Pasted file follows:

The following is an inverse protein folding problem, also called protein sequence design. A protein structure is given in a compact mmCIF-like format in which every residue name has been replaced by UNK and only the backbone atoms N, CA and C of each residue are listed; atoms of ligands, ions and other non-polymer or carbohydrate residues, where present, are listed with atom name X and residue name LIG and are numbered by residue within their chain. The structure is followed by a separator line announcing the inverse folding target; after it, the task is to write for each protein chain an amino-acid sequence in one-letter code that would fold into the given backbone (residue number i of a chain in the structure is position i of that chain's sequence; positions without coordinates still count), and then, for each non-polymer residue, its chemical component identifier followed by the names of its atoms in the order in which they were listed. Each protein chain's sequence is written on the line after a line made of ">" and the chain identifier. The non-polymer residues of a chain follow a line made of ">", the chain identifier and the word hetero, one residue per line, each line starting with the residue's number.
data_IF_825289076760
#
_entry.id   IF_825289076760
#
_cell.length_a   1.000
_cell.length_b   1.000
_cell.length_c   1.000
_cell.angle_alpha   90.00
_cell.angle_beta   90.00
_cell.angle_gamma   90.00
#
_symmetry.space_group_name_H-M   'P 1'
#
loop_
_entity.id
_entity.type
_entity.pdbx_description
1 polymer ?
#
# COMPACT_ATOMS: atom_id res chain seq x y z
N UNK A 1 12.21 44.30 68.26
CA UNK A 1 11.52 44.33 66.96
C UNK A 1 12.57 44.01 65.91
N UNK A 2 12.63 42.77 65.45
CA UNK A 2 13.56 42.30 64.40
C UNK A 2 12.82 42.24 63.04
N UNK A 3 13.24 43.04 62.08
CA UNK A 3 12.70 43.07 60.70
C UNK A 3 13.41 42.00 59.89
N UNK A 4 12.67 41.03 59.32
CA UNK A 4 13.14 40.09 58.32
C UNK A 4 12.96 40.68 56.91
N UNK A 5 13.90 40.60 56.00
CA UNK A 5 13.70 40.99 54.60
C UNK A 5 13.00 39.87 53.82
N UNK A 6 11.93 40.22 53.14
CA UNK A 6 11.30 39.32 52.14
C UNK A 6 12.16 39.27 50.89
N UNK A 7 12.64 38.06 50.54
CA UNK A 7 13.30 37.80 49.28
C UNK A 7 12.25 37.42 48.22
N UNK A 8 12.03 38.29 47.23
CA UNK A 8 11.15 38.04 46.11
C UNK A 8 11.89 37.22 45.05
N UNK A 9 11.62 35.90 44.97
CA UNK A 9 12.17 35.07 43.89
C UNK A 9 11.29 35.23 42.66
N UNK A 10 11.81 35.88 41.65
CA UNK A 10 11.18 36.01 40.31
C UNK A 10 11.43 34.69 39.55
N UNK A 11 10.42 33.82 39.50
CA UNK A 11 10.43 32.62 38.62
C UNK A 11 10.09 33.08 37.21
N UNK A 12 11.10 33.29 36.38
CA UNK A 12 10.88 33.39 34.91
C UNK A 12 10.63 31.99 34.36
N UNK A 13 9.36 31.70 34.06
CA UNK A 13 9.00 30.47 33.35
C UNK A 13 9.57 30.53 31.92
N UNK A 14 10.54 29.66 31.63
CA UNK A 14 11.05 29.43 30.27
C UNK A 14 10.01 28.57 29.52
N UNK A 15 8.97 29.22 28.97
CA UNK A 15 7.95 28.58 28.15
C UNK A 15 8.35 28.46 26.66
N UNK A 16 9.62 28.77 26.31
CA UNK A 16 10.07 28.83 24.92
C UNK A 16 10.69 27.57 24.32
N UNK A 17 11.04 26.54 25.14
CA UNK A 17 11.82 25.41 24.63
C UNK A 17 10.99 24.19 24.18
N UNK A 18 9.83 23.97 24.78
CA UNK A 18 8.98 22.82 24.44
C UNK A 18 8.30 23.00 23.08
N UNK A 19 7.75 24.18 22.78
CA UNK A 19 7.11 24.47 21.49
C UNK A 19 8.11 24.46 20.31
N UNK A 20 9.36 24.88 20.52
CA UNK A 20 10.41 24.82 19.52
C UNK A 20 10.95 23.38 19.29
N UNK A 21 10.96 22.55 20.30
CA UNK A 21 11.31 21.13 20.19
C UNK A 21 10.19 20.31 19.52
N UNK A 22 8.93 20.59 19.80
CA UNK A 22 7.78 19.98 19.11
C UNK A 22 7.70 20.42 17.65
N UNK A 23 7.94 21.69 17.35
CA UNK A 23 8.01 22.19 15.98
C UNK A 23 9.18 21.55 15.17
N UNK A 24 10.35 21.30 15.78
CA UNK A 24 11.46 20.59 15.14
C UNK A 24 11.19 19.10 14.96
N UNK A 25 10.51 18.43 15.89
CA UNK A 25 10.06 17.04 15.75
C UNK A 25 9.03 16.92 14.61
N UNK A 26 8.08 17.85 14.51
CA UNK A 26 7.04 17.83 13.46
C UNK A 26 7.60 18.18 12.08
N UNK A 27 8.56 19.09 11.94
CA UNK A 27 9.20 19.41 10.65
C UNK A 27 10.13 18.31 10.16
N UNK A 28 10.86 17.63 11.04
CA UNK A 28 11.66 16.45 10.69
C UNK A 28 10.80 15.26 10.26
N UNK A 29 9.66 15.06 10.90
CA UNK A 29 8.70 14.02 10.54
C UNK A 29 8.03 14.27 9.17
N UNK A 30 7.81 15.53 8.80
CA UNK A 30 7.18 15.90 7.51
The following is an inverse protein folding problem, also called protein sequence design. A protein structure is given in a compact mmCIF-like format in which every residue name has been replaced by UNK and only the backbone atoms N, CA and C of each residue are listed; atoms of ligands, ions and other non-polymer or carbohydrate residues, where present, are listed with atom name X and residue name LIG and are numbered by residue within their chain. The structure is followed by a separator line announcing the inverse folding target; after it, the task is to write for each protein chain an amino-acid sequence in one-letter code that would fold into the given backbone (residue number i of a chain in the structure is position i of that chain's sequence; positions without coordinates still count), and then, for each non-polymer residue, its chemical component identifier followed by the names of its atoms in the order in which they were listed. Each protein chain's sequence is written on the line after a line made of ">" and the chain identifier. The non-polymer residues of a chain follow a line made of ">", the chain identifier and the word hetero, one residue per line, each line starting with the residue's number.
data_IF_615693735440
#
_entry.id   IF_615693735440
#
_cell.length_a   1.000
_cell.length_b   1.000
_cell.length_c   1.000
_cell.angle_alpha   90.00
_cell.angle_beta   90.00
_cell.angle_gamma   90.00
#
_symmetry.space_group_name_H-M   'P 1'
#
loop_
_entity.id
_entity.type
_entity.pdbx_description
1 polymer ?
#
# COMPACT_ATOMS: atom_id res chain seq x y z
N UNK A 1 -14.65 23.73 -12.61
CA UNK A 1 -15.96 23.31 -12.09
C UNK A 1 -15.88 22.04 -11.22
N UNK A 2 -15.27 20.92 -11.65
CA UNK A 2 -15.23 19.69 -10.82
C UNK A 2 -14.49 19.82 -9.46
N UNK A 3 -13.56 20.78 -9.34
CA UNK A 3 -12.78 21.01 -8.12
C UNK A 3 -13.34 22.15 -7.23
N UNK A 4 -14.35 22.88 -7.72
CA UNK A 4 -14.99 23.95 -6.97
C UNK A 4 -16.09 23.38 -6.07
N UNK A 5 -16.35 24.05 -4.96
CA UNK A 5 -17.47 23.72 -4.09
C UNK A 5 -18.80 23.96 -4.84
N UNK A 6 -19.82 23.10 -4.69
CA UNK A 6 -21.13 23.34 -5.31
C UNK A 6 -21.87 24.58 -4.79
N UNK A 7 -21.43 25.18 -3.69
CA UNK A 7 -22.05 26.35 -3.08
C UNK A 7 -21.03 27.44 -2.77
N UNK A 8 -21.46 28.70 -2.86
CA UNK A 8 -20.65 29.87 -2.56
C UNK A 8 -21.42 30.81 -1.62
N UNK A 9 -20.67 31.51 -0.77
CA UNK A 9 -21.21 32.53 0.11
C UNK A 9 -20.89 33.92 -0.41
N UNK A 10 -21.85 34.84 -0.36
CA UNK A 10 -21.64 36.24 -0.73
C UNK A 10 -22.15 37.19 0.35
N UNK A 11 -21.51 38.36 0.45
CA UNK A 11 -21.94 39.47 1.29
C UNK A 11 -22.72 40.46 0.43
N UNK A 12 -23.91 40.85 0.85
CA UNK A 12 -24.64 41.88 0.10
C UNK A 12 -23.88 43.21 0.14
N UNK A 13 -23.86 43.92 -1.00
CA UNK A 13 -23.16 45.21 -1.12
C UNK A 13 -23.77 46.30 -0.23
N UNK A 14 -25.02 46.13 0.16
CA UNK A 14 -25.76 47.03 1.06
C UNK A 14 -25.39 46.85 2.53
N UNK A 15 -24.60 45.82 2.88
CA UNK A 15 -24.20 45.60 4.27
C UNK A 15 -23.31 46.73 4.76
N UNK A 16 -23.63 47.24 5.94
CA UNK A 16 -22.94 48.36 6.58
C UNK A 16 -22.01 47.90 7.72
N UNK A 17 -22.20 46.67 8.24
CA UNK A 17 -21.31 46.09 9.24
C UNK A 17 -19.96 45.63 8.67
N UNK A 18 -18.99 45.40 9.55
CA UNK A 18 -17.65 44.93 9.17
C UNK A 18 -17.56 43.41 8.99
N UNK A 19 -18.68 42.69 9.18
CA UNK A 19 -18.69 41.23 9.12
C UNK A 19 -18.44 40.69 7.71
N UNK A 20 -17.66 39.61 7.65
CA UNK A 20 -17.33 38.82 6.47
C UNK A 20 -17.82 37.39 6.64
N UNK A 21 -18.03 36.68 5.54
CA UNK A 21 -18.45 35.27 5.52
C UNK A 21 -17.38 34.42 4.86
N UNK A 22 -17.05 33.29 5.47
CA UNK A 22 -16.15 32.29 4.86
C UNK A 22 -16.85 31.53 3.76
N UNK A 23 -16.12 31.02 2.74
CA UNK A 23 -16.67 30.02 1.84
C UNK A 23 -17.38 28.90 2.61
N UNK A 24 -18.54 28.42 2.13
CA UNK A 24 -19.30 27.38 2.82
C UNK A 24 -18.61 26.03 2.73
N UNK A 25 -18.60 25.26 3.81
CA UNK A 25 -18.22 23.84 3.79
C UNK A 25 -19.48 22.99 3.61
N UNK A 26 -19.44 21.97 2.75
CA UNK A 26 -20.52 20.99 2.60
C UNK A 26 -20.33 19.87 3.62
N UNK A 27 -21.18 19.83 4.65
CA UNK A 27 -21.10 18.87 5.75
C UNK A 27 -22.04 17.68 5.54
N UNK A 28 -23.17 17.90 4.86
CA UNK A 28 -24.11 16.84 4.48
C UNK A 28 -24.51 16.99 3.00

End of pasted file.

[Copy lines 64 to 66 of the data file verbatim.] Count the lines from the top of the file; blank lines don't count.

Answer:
N UNK A 15 8.97 29.22 28.97
CA UNK A 15 7.95 28.58 28.15
C UNK A 15 8.35 28.46 26.66